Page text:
A: I don’t want the page to become about me. I don’t want to be the story and that’s going to happen for a little while. I’m one person. I’m not this group. We’ve built an amazing community. There are women on here who talk back and forth all the time now and it’s a support system.
Q: Have you had an effect on the debate over women's health?
A: I think we have had an effect in the state of Indiana. We had enough calls that they stopped directing the calls to the governor’s office. I think they know we’re paying more attention. I think we have started that conversation about women’s health in Indiana. I don’t feel like it had any immediate effect, but it may have a longer effect.
Q: Why did you opt for anonymity at first?
A: At the time I worked for a church that was very conservative. I left that job in May. My primary reason was general safety, which is always a concern.
Q: So why come out now?
A: It’s become too important. I don’t feel right asking women to put themselves out there while I’m surrounded by this level of protection. And I feel like I can’t stay quiet. This page has morphed into a community that’s about a lot more than being pro-choice.
Q: Will people who know you be surprised?
A: Most of my good friends know. Others may be surprised that I kept it secret this long, that I didn’t have a bigger mouth. My mom knows. She calls it my project. She’s a very proper Southern lady.
Q: Has there been a backlash?
A: Once in a while, I will get a really horrible message. My favorite one, was "I’m pro-life and you’re a horrible person and I hope you’re barren and die from AIDS." And I was like, "you’re very pro-life." Had one guy say one time, "Don’t think nobody knows who you are." And I was like, that’s really scary.
Q: Have reproductive rights always been an important issue for you?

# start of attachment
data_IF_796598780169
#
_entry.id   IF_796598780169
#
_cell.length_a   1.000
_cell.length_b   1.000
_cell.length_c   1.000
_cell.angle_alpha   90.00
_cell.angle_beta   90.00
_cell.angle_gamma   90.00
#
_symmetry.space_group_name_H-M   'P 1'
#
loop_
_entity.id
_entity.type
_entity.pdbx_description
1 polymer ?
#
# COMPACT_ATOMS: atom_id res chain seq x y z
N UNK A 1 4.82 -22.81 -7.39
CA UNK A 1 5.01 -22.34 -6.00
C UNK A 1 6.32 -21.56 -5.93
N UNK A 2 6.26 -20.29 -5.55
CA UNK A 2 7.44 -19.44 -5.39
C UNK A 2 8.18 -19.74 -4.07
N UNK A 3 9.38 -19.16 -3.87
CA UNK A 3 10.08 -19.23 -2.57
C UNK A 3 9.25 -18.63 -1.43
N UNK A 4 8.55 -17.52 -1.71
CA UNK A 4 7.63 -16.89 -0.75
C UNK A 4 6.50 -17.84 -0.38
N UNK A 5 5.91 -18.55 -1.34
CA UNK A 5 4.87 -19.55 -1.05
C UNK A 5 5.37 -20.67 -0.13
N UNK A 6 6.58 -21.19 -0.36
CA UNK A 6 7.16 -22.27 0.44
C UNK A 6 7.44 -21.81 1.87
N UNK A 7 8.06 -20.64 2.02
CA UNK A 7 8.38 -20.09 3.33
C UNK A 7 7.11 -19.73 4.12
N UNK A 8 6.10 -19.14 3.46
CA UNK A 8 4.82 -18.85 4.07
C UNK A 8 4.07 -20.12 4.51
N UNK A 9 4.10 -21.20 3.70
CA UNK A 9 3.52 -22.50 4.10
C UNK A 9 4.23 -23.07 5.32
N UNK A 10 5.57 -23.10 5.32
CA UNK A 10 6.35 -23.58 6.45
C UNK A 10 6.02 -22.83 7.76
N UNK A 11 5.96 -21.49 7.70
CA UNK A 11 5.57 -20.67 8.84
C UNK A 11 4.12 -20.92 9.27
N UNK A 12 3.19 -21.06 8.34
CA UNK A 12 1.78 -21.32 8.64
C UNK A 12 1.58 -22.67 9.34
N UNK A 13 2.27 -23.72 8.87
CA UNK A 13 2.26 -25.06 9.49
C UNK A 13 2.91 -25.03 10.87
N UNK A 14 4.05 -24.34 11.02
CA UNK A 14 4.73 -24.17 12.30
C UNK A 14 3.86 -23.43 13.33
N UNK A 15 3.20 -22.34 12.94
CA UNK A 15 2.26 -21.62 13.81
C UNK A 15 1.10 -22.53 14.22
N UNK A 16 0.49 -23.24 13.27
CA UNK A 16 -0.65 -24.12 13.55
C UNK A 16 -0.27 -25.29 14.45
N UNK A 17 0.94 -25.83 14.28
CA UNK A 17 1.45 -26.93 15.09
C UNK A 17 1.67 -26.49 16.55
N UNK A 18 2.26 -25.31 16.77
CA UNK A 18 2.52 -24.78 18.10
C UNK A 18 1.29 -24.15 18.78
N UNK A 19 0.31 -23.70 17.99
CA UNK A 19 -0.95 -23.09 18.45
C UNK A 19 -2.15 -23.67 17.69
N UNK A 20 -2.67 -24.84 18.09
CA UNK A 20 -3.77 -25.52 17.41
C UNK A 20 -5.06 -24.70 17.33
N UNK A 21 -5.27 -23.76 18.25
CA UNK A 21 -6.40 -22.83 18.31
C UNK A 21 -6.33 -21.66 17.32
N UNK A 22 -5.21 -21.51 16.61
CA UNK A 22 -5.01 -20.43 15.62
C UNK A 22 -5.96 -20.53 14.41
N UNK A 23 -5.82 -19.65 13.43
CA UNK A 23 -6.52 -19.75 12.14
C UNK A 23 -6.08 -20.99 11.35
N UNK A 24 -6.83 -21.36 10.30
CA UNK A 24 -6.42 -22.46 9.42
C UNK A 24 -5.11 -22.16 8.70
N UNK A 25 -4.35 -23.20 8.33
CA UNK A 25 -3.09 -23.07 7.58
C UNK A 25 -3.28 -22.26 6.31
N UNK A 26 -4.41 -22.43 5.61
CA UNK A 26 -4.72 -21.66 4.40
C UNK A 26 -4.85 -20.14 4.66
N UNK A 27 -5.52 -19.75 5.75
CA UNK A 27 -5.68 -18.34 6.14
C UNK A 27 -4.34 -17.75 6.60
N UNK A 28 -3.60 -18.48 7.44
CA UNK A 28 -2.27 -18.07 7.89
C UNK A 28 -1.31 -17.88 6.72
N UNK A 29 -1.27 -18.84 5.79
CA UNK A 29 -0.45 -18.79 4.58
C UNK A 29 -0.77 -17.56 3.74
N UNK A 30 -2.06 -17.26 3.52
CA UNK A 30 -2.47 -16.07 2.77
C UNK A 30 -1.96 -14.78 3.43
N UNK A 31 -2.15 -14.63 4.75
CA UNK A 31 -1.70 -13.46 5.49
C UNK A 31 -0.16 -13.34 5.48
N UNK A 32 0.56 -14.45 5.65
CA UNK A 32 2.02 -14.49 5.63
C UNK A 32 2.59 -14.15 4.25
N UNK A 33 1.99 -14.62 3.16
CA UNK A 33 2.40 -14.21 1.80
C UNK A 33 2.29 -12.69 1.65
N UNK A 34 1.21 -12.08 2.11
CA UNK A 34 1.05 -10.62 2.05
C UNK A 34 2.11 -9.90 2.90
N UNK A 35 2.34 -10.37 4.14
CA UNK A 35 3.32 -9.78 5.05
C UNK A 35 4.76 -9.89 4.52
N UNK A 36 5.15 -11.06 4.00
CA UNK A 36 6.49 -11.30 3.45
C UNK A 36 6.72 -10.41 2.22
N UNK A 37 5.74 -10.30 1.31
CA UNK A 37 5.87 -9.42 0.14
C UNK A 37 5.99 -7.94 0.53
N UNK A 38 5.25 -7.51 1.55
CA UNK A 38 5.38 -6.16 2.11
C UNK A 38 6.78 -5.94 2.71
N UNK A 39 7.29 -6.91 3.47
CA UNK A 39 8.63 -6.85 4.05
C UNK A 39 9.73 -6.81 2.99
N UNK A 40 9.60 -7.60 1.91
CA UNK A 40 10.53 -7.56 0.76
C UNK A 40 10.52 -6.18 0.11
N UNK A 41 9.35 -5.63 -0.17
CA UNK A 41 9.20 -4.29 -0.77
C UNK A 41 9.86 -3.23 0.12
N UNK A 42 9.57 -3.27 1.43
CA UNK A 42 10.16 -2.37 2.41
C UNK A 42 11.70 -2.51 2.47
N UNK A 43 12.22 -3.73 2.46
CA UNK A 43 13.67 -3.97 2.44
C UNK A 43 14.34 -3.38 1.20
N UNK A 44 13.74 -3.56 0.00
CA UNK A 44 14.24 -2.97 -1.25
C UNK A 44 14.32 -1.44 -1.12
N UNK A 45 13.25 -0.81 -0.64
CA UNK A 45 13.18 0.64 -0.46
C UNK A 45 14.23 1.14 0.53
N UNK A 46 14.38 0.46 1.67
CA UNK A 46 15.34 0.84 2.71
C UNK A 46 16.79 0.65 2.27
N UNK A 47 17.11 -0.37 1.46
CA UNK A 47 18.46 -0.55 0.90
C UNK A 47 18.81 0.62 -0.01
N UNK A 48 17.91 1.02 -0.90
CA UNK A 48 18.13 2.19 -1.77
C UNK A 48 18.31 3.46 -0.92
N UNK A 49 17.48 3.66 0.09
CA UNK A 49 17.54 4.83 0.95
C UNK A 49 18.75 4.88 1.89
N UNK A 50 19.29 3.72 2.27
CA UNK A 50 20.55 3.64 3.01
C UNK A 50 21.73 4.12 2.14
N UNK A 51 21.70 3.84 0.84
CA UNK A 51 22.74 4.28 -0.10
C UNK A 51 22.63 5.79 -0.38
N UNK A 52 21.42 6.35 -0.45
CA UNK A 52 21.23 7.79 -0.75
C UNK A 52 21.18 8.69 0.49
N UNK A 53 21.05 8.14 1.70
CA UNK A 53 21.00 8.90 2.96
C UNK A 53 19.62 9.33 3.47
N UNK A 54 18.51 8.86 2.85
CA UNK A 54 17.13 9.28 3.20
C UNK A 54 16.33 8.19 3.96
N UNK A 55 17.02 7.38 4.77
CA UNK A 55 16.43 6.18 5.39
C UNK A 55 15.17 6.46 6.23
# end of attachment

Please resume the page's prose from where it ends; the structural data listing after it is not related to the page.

A: I’m a Type 1 diabetic, so I really understand you can do everything right, follow every rule and do what you’re supposed to do and your body is not always going to cooperate. For you to have the ability to make a choice regarding your health and some guy somewhere thinks he has a better say in that infuriates me. Because I know how that feels, to really not control your body.
Q: Have you had any personal experience with abortion?
A: I had a pregnancy scare once when I was in college and single, and I seriously had to consider it, but I wasn’t pregnant. Mine would have to be health reasons. I was very brittle, and it would have been dangerous.
Q: If you met Pence in person, would you share what was going on with your cycle?
A: Probably not. Maybe as the parting sentence, "I’m a little bit crampy."
I would really like to have a conversation with him. I understand why he feels the way he does. I was raised in a conservative church. I know the basis of where he’s coming from. But there has got to be a point where empathy overrides theocracy. We are adults, autonomous beings. A portion of the population thinks abortion is a mistake. I’m not saying I think that, but then you know what, adults should be allowed to make their own mistakes.
Q: How did you come up with Sue Magina?
A: Sometimes things just pop into my brain. I thought, what are they going to do? Sue my …?
Q: Do you see your primary role as running the Facebook page?
A: I get suggestions every day, let’s talk about this, have you seen this. I try to curate and make this fun and make a difference doing it.
This isn’t a funny issue, but what we’re doing isn’t working. Yelling and screaming isn’t working. Talking about it quietly isn’t working. So snark, that’s the last line of defense.
Call IndyStar reporter Shari Rudavsky at (317) 444-6354. Follow her on Twitter: @srudavsky.